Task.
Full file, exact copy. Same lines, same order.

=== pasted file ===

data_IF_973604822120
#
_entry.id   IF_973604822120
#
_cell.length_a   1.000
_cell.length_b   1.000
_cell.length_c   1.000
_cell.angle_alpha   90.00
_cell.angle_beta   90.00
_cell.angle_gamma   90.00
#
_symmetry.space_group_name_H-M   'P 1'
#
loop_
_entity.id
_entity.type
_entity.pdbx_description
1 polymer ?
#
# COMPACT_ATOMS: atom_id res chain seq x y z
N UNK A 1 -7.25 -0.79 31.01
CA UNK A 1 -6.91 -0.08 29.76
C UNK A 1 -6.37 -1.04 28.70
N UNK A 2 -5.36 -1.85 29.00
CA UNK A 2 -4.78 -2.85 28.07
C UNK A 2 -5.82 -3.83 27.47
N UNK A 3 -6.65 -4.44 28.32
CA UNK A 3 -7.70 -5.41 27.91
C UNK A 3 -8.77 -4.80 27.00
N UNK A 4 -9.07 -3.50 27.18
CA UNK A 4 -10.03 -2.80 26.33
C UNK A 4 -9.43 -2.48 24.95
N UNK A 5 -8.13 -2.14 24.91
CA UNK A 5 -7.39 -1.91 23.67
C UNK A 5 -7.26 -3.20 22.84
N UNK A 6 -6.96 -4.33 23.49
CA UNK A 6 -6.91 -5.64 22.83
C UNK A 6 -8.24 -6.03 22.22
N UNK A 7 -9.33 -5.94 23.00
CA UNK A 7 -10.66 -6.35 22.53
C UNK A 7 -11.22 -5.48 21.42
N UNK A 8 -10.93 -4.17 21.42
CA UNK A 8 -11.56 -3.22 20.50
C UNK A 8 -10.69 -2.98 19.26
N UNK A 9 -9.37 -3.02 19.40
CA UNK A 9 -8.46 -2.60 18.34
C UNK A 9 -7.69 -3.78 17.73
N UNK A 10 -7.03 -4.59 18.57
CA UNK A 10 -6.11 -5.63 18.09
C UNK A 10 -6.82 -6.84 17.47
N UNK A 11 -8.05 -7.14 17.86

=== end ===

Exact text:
data_IF_973604822120
#
_entry.id   IF_973604822120
#
_cell.length_a   1.000
_cell.length_b   1.000
_cell.length_c   1.000
_cell.angle_alpha   90.00
_cell.angle_beta   90.00
_cell.angle_gamma   90.00
#
_symmetry.space_group_name_H-M   'P 1'
#
loop_
_entity.id
_entity.type
_entity.pdbx_description
1 polymer ?
#
# COMPACT_ATOMS: atom_id res chain seq x y z
N UNK A 1 -7.25 -0.79 31.01
CA UNK A 1 -6.91 -0.08 29.76
C UNK A 1 -6.37 -1.04 28.70
N UNK A 2 -5.36 -1.85 29.00
CA UNK A 2 -4.78 -2.85 28.07
C UNK A 2 -5.82 -3.83 27.47
N UNK A 3 -6.65 -4.44 28.32
CA UNK A 3 -7.70 -5.41 27.91
C UNK A 3 -8.77 -4.80 27.00
N UNK A 4 -9.07 -3.50 27.18
CA UNK A 4 -10.03 -2.80 26.33
C UNK A 4 -9.43 -2.48 24.95
N UNK A 5 -8.13 -2.14 24.91
CA UNK A 5 -7.39 -1.91 23.67
C UNK A 5 -7.26 -3.20 22.84
N UNK A 6 -6.96 -4.33 23.49
CA UNK A 6 -6.91 -5.64 22.83
C UNK A 6 -8.24 -6.03 22.22
N UNK A 7 -9.33 -5.94 23.00
CA UNK A 7 -10.66 -6.35 22.53
C UNK A 7 -11.22 -5.48 21.42
N UNK A 8 -10.93 -4.17 21.42
CA UNK A 8 -11.56 -3.22 20.50
C UNK A 8 -10.69 -2.98 19.26
N UNK A 9 -9.37 -3.02 19.40
CA UNK A 9 -8.46 -2.60 18.34
C UNK A 9 -7.69 -3.78 17.73
N UNK A 10 -7.03 -4.59 18.57
CA UNK A 10 -6.11 -5.63 18.09
C UNK A 10 -6.82 -6.84 17.47
N UNK A 11 -8.05 -7.14 17.86